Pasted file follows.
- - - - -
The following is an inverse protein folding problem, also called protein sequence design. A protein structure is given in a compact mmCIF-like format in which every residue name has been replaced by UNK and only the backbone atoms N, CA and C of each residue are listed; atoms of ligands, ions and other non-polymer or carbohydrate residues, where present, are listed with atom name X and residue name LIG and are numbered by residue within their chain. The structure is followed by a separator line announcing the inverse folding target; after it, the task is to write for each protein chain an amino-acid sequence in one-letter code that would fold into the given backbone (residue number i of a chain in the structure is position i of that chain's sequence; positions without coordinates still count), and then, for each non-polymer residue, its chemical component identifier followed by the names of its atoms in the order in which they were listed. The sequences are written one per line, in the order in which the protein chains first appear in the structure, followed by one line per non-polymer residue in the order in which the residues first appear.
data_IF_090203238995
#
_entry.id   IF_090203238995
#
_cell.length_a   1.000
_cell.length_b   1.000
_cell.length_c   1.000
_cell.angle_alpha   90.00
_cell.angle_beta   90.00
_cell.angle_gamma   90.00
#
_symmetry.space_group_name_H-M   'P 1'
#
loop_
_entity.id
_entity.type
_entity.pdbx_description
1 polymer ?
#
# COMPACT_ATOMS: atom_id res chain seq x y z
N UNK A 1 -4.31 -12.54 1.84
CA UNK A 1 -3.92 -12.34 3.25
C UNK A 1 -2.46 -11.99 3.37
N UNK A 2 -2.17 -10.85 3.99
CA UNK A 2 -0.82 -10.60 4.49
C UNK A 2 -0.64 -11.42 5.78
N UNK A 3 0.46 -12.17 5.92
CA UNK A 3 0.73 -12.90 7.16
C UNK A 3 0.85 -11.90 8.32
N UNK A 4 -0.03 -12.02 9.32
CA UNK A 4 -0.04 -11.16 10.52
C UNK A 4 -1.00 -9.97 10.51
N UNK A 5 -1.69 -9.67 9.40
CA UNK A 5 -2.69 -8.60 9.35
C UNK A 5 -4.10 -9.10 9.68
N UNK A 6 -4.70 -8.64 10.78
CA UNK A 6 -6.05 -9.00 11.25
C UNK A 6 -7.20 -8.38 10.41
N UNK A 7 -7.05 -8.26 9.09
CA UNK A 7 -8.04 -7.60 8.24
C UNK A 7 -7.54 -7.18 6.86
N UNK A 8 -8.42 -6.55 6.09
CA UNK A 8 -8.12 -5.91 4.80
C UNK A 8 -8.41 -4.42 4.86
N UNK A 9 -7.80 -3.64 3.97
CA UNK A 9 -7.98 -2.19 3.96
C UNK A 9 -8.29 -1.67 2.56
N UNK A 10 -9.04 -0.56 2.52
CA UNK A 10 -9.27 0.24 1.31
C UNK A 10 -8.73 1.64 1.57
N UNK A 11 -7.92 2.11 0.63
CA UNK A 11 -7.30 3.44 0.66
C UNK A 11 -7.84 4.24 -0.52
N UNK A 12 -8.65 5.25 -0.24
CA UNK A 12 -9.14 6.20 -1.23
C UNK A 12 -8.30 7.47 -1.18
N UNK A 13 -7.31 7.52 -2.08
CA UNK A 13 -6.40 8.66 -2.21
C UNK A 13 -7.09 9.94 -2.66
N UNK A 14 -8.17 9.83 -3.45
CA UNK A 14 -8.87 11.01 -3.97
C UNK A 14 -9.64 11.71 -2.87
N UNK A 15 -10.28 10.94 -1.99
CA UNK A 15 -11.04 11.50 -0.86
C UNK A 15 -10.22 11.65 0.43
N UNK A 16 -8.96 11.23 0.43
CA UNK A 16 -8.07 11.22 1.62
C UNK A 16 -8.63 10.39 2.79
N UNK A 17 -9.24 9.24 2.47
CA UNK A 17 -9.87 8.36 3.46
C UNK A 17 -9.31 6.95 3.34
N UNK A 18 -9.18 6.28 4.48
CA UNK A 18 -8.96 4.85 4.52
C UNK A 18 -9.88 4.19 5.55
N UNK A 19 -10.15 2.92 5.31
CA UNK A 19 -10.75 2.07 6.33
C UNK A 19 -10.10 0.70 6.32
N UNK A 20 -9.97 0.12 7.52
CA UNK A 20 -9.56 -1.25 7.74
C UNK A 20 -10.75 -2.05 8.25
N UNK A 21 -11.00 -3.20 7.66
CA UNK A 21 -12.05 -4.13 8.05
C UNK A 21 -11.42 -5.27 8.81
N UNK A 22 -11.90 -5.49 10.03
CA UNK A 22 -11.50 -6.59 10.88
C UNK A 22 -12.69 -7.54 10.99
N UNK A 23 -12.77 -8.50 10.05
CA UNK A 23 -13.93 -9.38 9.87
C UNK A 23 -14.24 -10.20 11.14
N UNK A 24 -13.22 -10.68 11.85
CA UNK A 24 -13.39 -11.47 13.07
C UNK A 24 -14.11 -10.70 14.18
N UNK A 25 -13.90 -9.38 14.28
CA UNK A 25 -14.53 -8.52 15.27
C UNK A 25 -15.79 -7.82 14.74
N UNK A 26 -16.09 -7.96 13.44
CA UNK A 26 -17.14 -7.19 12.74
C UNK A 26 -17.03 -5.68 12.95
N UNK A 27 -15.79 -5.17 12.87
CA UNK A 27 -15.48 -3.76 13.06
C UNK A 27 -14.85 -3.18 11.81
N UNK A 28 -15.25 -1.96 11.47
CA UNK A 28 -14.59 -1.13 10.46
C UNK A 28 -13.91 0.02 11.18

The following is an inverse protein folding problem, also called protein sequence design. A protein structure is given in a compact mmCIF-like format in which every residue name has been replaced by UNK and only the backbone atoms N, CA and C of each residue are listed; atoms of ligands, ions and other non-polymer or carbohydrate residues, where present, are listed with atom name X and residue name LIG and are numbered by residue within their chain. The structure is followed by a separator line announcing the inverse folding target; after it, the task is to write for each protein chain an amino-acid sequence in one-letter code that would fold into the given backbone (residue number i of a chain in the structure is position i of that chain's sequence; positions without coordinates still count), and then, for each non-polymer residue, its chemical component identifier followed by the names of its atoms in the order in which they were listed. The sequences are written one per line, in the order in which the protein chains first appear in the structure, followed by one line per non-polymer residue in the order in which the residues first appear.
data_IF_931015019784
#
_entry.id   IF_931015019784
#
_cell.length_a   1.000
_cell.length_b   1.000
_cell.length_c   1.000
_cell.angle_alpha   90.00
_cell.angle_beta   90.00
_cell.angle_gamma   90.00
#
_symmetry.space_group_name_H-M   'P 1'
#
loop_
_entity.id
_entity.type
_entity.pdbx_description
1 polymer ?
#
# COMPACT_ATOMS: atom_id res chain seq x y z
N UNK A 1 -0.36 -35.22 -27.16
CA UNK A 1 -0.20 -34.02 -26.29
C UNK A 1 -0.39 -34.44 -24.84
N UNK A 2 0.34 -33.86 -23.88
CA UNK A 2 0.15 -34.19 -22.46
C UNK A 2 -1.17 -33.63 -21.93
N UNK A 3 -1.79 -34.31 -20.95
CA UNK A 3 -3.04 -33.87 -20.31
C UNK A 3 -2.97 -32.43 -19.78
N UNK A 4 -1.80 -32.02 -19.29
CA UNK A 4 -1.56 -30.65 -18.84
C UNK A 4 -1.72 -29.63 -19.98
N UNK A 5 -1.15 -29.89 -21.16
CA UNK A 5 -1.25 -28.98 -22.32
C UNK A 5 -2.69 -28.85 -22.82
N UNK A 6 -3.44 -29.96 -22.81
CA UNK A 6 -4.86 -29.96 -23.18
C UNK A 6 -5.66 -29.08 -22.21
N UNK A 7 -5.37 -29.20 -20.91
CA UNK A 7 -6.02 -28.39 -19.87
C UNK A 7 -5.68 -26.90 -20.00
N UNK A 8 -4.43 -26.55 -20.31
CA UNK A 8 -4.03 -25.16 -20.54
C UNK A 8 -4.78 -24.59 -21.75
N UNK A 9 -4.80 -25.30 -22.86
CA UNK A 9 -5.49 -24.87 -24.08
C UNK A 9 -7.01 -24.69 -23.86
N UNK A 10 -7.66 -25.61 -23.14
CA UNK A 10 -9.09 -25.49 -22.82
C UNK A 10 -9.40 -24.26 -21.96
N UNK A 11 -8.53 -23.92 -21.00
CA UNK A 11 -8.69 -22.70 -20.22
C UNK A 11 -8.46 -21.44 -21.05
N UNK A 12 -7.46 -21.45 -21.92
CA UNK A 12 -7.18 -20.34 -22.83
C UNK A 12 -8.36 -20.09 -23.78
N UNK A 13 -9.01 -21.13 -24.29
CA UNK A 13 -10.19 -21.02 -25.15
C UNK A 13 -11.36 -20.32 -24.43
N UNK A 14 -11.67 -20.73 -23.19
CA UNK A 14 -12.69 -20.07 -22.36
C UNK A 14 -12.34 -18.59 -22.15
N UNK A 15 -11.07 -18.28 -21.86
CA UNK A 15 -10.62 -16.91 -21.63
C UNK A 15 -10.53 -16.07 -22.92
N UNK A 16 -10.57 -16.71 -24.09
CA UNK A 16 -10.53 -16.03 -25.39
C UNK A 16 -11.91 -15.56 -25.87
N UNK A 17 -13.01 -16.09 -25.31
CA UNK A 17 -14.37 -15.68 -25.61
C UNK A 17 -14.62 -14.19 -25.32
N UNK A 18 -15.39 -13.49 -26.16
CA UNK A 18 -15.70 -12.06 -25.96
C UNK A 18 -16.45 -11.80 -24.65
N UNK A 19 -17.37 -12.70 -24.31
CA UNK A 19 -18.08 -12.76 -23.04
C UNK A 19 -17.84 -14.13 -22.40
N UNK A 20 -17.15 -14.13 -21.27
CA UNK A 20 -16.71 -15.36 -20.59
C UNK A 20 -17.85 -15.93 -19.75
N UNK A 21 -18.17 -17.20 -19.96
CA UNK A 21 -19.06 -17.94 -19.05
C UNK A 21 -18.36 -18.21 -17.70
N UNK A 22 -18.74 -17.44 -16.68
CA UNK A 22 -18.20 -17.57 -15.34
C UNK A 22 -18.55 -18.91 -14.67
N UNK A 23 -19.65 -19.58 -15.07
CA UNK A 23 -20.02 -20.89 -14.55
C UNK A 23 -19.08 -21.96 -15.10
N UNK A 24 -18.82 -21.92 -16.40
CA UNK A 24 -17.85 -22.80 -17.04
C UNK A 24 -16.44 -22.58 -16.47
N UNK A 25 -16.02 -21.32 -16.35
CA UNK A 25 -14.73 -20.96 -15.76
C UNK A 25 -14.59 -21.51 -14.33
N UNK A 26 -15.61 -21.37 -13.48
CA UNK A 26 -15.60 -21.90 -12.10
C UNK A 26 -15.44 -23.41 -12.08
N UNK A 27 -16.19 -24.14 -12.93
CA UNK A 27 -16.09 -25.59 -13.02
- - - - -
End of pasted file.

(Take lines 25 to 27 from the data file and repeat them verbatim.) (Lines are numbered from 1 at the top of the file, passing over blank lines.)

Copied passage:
N UNK A 2 -2.17 -10.85 3.99
CA UNK A 2 -0.82 -10.60 4.49
C UNK A 2 -0.64 -11.42 5.78